Consider this a Riot Fest after-after-after show. These surf-punk veterans are more than thirty years deep in a pretty legendary career, playing music that today’s FIDLARS and Metz base their entire sounds on. Formed three years after and less than fifty miles away from the also legendary Black Flag, Agent Orange is less of a “punch everyone around you” kind of punk and more of a “shred the gnar” vibe, though I’m sure there’s some punching involved. Agent Orange is a band that any punk or garage fan loves, even if they’ve never intentionally listened to them. Read the rest of this entry »
Girls frontman Christopher Owens is releasing his second solo album, “A New Testament,” on September 29. A product of the Children of God cult, this graceful gender-bending San Francisco songwriter penned irresistible rock ‘n’ roll songs that moved between tender folk, hazy, thick guitar solos and peeping, unassuming vocals with Girls before releasing his first solo album, “Lysandre,” in 2013. “Lysandre” was a completely acoustic project that was hard to digest, but is full of beautiful songwriting and a universal narrative that is true to Owens’ form. Read the rest of this entry »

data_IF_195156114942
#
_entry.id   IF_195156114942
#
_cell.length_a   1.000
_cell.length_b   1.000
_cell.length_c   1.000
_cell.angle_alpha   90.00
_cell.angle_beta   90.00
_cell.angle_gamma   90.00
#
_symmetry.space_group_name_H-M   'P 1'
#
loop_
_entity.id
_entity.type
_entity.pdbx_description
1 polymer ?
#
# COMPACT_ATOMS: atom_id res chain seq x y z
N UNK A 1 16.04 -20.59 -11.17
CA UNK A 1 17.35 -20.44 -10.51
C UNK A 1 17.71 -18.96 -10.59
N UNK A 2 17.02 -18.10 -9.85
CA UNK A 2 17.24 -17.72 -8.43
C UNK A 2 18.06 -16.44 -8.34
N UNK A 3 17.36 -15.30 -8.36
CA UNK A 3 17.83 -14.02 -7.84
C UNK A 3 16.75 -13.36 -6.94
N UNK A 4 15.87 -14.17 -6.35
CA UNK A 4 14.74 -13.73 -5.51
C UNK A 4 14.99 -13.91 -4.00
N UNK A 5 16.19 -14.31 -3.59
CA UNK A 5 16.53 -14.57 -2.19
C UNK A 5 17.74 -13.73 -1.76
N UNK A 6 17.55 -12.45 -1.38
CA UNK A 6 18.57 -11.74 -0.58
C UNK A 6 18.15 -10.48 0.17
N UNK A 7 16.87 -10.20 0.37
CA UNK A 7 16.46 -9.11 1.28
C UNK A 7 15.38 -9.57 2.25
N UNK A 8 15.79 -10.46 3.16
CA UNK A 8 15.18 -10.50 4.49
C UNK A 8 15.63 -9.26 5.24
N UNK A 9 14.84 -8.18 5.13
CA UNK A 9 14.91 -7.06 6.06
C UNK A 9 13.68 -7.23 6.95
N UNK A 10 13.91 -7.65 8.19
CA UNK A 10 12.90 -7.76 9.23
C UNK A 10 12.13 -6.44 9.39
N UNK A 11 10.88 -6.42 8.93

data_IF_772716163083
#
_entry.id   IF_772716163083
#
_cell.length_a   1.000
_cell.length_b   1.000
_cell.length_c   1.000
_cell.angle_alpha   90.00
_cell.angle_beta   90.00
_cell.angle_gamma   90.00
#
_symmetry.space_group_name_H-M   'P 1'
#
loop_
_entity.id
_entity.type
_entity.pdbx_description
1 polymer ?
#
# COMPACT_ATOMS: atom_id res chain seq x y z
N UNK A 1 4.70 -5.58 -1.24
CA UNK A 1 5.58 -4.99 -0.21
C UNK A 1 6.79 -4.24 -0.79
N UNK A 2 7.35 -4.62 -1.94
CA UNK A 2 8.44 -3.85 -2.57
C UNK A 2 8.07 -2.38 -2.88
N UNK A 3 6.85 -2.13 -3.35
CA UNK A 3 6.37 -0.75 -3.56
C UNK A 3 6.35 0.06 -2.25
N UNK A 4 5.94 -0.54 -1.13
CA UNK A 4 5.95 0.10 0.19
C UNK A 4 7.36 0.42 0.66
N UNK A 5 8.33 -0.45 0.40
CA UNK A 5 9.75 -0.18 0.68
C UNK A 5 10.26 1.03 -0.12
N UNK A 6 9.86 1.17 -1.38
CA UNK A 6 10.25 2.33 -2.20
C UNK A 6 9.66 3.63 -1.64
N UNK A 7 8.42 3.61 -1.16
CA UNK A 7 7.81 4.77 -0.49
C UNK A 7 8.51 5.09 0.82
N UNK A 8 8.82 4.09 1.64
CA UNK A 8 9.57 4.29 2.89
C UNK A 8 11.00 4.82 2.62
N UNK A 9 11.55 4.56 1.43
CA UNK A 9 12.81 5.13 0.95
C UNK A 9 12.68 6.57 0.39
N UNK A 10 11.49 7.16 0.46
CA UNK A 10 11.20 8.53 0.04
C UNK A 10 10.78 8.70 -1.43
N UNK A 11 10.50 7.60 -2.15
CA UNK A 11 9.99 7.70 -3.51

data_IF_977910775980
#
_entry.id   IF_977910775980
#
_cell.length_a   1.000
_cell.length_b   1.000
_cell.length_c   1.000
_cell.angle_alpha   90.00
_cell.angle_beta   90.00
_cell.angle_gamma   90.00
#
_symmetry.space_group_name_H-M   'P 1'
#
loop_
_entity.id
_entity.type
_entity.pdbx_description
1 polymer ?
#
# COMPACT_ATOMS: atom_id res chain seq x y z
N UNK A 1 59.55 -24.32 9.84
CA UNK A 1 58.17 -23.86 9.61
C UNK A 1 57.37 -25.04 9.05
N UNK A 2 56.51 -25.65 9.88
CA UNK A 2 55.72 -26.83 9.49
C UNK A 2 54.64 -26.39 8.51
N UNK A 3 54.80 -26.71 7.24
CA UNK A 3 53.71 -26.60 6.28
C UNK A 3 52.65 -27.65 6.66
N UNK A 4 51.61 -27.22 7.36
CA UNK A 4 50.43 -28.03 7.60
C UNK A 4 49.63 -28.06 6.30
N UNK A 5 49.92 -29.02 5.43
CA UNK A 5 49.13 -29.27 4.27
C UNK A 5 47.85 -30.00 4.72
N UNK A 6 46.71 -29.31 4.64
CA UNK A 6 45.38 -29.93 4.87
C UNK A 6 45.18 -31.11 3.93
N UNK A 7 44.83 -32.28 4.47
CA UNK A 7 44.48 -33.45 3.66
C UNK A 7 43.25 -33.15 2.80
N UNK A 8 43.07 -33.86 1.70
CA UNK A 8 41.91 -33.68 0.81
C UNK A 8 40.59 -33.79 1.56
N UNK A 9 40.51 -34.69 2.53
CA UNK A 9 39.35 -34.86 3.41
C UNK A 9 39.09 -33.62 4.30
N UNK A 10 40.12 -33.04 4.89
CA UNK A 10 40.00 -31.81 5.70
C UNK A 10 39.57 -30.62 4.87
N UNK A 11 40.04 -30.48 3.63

Sounding a bit like their name, the Raveonettes channel a variety of influences from fifties groups the Shangri-Las and the Everly Brothers to hazy feedback noise like the Jesus and Mary Chain. This is not surprising in that the band is produced and managed by Richard Gottehrer—a seventy-four-year-old writer/producer/impresario who, among other things wrote “My Boyfriend’s Back” and produced Blondie, The Go-Go’s and The Dum Dum Girls. Read the rest of this entry »
California garage-rocker Ty Segall has been recording music at a manic pace ever since his debut in 2008, almost as frantically as he runs his fingers up and down the neck of his guitar. His latest record, “Manipulator” (Drag City), is something like his eleventh album, depending on how you count them. He reportedly spent more time than usual making this one, and it shows. Read the rest of this entry »
By Corey Hall